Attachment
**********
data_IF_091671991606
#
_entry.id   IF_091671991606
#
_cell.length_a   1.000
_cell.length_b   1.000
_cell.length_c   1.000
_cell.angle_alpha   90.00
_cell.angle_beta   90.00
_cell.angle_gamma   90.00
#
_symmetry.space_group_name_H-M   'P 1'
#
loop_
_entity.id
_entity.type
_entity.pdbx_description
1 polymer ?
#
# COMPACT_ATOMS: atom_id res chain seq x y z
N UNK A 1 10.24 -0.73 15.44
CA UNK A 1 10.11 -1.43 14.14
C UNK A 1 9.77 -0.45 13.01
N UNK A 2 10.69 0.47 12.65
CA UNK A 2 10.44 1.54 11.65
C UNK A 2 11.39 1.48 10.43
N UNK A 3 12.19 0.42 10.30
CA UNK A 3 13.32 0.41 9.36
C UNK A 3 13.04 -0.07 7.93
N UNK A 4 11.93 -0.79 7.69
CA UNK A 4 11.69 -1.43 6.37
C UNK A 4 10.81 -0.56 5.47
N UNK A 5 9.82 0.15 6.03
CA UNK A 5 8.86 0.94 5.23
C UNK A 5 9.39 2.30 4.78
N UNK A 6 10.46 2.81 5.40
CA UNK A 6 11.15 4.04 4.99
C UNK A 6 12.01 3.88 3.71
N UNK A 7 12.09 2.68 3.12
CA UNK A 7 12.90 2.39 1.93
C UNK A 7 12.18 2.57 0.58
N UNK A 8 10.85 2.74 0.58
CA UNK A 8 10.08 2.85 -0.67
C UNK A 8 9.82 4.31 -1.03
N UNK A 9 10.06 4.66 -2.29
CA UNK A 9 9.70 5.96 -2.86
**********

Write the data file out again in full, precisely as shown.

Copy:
data_IF_091671991606
#
_entry.id   IF_091671991606
#
_cell.length_a   1.000
_cell.length_b   1.000
_cell.length_c   1.000
_cell.angle_alpha   90.00
_cell.angle_beta   90.00
_cell.angle_gamma   90.00
#
_symmetry.space_group_name_H-M   'P 1'
#
loop_
_entity.id
_entity.type
_entity.pdbx_description
1 polymer ?
#
# COMPACT_ATOMS: atom_id res chain seq x y z
N UNK A 1 10.24 -0.73 15.44
CA UNK A 1 10.11 -1.43 14.14
C UNK A 1 9.77 -0.45 13.01
N UNK A 2 10.69 0.47 12.65
CA UNK A 2 10.44 1.54 11.65
C UNK A 2 11.39 1.48 10.43
N UNK A 3 12.19 0.42 10.30
CA UNK A 3 13.32 0.41 9.36
C UNK A 3 13.04 -0.07 7.93
N UNK A 4 11.93 -0.79 7.69
CA UNK A 4 11.69 -1.43 6.37
C UNK A 4 10.81 -0.56 5.47
N UNK A 5 9.82 0.15 6.03
CA UNK A 5 8.86 0.94 5.23
C UNK A 5 9.39 2.30 4.78
N UNK A 6 10.46 2.81 5.40
CA UNK A 6 11.15 4.04 4.99
C UNK A 6 12.01 3.88 3.71
N UNK A 7 12.09 2.68 3.12
CA UNK A 7 12.90 2.39 1.93
C UNK A 7 12.18 2.57 0.58
N UNK A 8 10.85 2.74 0.58
CA UNK A 8 10.08 2.85 -0.67
C UNK A 8 9.82 4.31 -1.03
N UNK A 9 10.06 4.66 -2.29
CA UNK A 9 9.70 5.96 -2.86